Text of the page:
iBook 800 MHz ‘Opaque’ (April 2003)

The April 2003 iBook revision bumped the base “Opaque” CD-ROM model to 800 MHz, doubled its video RAM to 32 MB on the Radeon 7500 graphics card, and increased the standard hard drive capacity to 30 GB.

iBook 900 MHz (April 2003)

The last iBook G3 revision came in April 2003, when the high-end iBooks got a 100 MHz clock speed bump to 900 MHz, making them nominally a bit faster (for non AltiVec optimized tasks) than the 12″ 867 MHz G4 PowerBook that had been introduced in January. They also got a 40 GB standard hard drive. Otherwise, specifications remained the same as the November 2002 models.

14" iBook G4That should help sort things out somewhat, although it may still be a puzzler for iBook newbies (or even not-so-newbies) to determine the precise identity of, say, a 600 MHz or 700 MHz iBook advertised on eBay or in the classifieds. Apple’s naming conventions – if you can even call them that – are horribly vague (and continue to be in the Macintel era) and seem to be deliberately perverse, or at least obfuscatory. I suppose that there is a reason, however misguided, for Apple wanting to blur and obscure the differences among its various models – a policy that afflicts both laptop and desktop lines.

It was bad enough with the four-and-a-half family variants of machines designated PowerBook G3, although the distinctions were clarified in the vernacular by popular application of the machines’ development code names: Kanga,WallStreet, PDQ, Lombard, and Pismo. This has also been done to a degree, although less popularly, with the Titanium PowerBook variants such as Mercury, Ivory, etc.

However, the iBooks never benefited from similar nicknaming. “IceBook” was used, but generically, not in reference to any particular version or configuration. The clock speed numbers are your best shot, but they are far from precisely definitive. Does an iBook 700 MHz have the old Radeon graphics card (May 2002) or the more powerful Radeon 7500 (November 2002)? The “Opaque” designation and distinctive pure white appearance of the 700 MHz, 800 MHz, and 900 MHz entry-level models help a bit, but even that is a subtle distinction for the uninitiated.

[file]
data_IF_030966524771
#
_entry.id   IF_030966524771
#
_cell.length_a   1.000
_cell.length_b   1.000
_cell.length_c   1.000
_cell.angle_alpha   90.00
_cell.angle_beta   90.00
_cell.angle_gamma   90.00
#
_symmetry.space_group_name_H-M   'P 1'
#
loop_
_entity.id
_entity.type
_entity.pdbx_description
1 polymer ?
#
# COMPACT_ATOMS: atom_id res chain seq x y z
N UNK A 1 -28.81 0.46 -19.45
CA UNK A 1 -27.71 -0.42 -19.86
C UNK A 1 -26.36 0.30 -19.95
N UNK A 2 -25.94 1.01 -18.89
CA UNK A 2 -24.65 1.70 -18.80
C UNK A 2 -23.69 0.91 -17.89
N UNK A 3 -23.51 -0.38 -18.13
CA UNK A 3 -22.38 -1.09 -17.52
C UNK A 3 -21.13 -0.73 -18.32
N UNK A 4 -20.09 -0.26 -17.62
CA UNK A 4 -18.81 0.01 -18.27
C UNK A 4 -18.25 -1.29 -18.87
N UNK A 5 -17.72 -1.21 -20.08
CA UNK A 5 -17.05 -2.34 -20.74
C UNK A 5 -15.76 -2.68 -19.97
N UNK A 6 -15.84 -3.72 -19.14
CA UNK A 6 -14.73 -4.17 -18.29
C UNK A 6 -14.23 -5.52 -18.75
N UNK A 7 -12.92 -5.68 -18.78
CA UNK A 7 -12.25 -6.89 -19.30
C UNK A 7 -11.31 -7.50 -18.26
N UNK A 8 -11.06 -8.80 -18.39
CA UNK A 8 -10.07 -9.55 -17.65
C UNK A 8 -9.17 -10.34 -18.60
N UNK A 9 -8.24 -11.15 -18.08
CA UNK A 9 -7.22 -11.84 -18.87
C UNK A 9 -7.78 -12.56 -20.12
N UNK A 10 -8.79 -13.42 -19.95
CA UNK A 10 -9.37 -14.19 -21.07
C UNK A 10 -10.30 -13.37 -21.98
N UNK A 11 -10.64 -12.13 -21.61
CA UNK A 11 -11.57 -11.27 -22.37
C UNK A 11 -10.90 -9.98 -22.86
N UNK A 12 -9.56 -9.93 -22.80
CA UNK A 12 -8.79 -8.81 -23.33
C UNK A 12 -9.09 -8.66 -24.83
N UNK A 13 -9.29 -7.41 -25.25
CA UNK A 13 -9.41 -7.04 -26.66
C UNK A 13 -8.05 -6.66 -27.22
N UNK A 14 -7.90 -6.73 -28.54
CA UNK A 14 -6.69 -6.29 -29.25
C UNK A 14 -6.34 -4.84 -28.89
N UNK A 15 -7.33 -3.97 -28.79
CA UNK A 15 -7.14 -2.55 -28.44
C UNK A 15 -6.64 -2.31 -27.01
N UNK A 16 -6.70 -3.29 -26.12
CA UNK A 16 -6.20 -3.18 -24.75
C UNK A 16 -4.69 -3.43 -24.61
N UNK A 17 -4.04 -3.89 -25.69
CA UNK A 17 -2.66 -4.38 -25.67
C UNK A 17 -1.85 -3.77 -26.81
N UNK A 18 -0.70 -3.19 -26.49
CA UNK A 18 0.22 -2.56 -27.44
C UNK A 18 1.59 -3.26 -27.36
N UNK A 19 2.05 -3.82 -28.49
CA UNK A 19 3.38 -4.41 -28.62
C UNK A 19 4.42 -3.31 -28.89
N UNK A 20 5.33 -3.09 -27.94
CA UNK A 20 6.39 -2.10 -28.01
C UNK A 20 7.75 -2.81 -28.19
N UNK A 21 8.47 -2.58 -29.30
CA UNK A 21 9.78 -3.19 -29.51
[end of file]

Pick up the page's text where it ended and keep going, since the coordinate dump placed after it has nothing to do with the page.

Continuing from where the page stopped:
12" iBook G3How hard would it have been to give each iBook version a proper name? Too logical and sensible for Apple, I guess.

There are two different video-out ports on these iBooks, each requiring an adapter cable. The RGB output port supports VGA monitors and video mirroring but not monitor spanning. You can connect to regular monitors as well as RGB devices like projectors. However, if you want to use the AV out (Composite/RCA video) jack for connecting to a TV or VCR through an adapter cable or use your headphones in the same port (not simultaneously), you’ll have to purchase an adapter. The jack accepts a special mini-plug with an additional contact ring that carries the composite video output signal. An adapter cable with separate RCA-type connectors for stereo audio and composite video outputs is available. The RGB video output cable is included. Display resolutions supported are 640 x 480, 800 x 600, and 1024 x 768 pixels.

The iBook doesn’t have a PC Card slot or an infrared port. There is, however, a built-in omnidirectional microphone, and it has two stereo speakers instead of a mono one. Battery life under normal use is up to 6 hours.

With Dual USB iBooks, newer is better, at least speed- and performance-wise. The later a model you get, the faster it will be, and the video support will be more robust, as well as the hard drive capacity greater. The other significant considerations are optical drive configuration and screen size.

On the other hand, the original, 500 MHz units may well have been the best bet for reliability among the G3 models. However, my own 700 MHz “Opaque” iBook G3, which statistically was one of the very least reliable Dual USB models, has given no real trouble in a gazillion hours of service since I bought it five-and-a-half years ago, and currently is doing a fine job as my wife’s computer. Your mileage may vary.

12" iBook G3If you’re shopping for a used iBook, aside from the price and condition of the individual machine, a major consideration should be OS X performance (if you’re serious about running OS X). All iBooks are supported up to Mac OS X 10.4.11Tiger, and all Dual USB models shipped with OS X installed, but to provide what I consider satisfactory performance on an iBook you need at least a 700 MHz processor with a Radeon video card and 16 MB of VRAM in order to support Quartz Extreme. That means the higher-end May 2002 models or later. OS X 10.4.11 runs very nicely on my wife’s machine.

There were so many of these machines sold that it is truly a buyers’ market in used and reconditioned Dual USB iBooks, generally in the $100 (or less) to $300 range [2008], and one of these babies in good shape is a lot of computer for that much money. The Dual USB iBook always offered amazingly good performance at a great price.